The FCC's broadband plan lays out a clear timetable for broadcasters to clear off 120 mhz of spectrum, or about a third of their over 290 Mhz allocation, which has already been reduced by 108 MHz in the DTV transition, when channels 52-69 were reclaimed.
The FCC wants to issue the band-reclamation order by next year, then hold an auction in the 2012-2013 time frame, and clear them off the band in 2015.
While the plan is voluntary, the FCC also talks about freeing up 36 MHz by repacking the channels, which could come in the form of taking another six channels off the top, as it were, reducing the allocation to 45 channels and relocating the current occupants. Broadcasters would likely not have a choice about moving out of that 46-51 allocation if that were the plan.
The voluntary proposal, in which broadcasters would be compensated for moving, is part of its five-year spectrum plan outlined in Connect America: The National Broadband Plan, a report to Congress being publicly unveiled at the FCC's monthly meeting Tuesday (March 16).
Broadcasters will be encouraged to give up the most spectrum to reach that 300 MHz mark, with mobile satellite services giving up the second-most at 90 MHz.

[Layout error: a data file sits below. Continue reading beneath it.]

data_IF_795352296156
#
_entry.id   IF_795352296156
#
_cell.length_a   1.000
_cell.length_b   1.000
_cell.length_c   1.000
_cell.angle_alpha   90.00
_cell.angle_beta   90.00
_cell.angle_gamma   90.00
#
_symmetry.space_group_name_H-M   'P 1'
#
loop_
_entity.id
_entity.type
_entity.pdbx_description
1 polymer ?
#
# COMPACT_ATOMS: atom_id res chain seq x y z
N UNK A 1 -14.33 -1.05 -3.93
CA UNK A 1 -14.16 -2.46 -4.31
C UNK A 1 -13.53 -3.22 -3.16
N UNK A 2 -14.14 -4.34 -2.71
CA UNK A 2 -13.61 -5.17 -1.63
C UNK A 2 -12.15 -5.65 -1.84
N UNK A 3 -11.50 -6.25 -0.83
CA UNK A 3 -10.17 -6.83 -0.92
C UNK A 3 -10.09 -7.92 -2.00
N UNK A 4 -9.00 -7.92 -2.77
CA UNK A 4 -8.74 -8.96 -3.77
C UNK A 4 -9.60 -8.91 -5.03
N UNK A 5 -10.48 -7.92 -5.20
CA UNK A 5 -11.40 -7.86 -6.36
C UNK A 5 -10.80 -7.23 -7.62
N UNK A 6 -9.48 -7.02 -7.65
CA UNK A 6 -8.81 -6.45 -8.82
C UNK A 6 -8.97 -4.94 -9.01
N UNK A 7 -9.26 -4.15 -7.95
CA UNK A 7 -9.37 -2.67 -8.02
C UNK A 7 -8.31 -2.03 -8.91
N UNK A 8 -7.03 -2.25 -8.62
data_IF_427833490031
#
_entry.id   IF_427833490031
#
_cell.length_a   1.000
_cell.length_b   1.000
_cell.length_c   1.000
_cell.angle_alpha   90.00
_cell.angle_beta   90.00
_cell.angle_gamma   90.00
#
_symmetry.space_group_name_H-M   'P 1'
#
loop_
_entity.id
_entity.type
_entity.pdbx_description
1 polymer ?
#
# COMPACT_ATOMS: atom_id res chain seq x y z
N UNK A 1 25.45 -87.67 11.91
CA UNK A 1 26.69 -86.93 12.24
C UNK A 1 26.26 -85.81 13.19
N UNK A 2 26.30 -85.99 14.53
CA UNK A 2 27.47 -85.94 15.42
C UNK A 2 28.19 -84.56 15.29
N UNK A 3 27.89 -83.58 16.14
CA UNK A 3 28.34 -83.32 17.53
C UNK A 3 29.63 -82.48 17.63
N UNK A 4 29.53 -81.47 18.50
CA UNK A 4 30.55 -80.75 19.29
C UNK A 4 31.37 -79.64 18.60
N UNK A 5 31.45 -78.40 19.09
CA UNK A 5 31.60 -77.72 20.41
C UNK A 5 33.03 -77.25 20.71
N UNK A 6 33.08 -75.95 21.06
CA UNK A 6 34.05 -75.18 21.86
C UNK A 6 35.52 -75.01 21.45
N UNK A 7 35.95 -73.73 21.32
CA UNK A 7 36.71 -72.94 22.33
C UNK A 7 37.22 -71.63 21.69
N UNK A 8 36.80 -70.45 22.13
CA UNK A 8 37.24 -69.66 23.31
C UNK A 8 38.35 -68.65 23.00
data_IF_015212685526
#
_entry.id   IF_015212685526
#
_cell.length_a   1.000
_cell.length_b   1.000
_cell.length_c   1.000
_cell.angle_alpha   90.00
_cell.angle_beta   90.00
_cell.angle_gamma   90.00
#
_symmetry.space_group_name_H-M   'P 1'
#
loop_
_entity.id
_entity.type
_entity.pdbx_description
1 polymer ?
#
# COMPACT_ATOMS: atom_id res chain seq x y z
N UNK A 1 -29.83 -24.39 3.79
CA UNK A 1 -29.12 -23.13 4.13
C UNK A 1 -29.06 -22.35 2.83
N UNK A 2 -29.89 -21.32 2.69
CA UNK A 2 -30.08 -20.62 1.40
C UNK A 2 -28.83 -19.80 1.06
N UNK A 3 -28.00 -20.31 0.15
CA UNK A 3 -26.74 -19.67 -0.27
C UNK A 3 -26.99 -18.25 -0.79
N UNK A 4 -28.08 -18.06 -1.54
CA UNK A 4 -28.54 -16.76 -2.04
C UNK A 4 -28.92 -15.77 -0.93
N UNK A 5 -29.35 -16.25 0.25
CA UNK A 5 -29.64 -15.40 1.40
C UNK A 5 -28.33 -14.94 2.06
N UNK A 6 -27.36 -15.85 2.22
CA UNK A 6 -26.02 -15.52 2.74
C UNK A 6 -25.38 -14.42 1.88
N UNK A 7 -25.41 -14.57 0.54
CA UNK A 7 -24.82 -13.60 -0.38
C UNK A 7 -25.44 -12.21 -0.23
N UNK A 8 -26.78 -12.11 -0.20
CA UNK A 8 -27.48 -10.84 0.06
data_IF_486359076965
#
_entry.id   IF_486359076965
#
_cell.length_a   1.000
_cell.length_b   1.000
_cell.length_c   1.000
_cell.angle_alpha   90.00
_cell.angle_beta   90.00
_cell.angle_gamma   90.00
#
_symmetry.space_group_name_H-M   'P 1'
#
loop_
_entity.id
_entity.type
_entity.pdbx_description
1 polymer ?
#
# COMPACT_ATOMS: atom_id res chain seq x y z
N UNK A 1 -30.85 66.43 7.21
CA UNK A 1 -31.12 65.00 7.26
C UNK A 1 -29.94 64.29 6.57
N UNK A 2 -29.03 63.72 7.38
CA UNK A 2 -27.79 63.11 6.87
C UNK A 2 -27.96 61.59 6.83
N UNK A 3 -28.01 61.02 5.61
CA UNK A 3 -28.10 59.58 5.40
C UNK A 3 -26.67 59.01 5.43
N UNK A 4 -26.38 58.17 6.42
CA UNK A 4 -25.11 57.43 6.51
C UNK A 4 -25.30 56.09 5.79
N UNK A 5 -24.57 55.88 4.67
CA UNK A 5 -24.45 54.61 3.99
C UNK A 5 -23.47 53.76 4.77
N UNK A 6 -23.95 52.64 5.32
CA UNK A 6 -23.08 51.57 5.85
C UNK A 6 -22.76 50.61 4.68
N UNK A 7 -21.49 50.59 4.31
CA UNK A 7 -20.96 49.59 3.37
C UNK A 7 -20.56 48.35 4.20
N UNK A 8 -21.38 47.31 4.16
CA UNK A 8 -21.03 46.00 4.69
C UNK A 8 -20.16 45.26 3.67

While the need for broadcast spectrum will be greatest in urban areas, the FCC is looking to make it available nationwide to make it easier on carriers' cost structures.
It is unclear how that will sit with some of the legislators the plan was prepared for.
Rep. Rick Boucher (D-Va.), for one, chair of the House Communications Subcommittee, one of the key committees the FCC will need to work with on the plan, said two weeks ago that the FCC should not make any decisions about who to reclaim spectrum from until after conducting a spectrum inventory that Boucher thinks could take up to four years after a bill to that effect he co-sponsored has passed.
But the FCC's advice to Congress is that there is a growing spectrum crisis that needs to be addressed sooner rather than later. "If the U.S. does not address this situation promptly," says the plan, "scarcity of mobile broadband could mean higher prices, poor service quality, an inability for the U.S. to compete internationally, depressed demand and, ultimately, a drag on innovation."
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